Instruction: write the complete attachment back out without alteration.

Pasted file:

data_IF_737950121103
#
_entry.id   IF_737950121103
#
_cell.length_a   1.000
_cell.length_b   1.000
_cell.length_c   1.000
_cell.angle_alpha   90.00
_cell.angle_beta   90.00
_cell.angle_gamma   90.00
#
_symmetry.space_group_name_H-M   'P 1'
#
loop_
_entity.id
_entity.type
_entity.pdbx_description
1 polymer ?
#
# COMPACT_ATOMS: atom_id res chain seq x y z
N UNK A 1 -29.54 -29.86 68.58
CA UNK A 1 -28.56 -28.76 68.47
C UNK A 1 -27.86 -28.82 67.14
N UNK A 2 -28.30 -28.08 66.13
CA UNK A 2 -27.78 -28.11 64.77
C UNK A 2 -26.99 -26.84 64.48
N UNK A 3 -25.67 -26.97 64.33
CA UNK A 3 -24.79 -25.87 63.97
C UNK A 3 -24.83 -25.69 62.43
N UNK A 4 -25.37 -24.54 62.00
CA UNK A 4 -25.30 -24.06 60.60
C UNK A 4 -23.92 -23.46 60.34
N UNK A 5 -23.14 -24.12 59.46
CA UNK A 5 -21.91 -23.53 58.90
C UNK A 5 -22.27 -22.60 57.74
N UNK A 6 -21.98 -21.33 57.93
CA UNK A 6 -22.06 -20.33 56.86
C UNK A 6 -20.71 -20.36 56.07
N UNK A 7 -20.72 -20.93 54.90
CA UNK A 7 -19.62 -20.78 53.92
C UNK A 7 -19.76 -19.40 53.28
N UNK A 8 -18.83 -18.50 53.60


data_IF_737950121103
#
_entry.id   IF_737950121103
#
_cell.length_a   1.000
_cell.length_b   1.000
_cell.length_c   1.000
_cell.angle_alpha   90.00
_cell.angle_beta   90.00
_cell.angle_gamma   90.00
#
_symmetry.space_group_name_H-M   'P 1'
#
loop_
_entity.id
_entity.type
_entity.pdbx_description
1 polymer ?
#
# COMPACT_ATOMS: atom_id res chain seq x y z
N UNK A 1 -29.54 -29.86 68.58
CA UNK A 1 -28.56 -28.76 68.47
C UNK A 1 -27.86 -28.82 67.14
N UNK A 2 -28.30 -28.08 66.13
CA UNK A 2 -27.78 -28.11 64.77
C UNK A 2 -26.99 -26.84 64.48
N UNK A 3 -25.67 -26.97 64.33
CA UNK A 3 -24.79 -25.87 63.97
C UNK A 3 -24.83 -25.69 62.43
N UNK A 4 -25.37 -24.54 62.00
CA UNK A 4 -25.30 -24.06 60.60
C UNK A 4 -23.92 -23.46 60.34
N UNK A 5 -23.14 -24.12 59.46
CA UNK A 5 -21.91 -23.53 58.90
C UNK A 5 -22.27 -22.60 57.74
N UNK A 6 -21.98 -21.33 57.93
CA UNK A 6 -22.06 -20.33 56.86
C UNK A 6 -20.71 -20.36 56.07
N UNK A 7 -20.72 -20.93 54.90
CA UNK A 7 -19.62 -20.78 53.92
C UNK A 7 -19.76 -19.40 53.28
N UNK A 8 -18.83 -18.50 53.60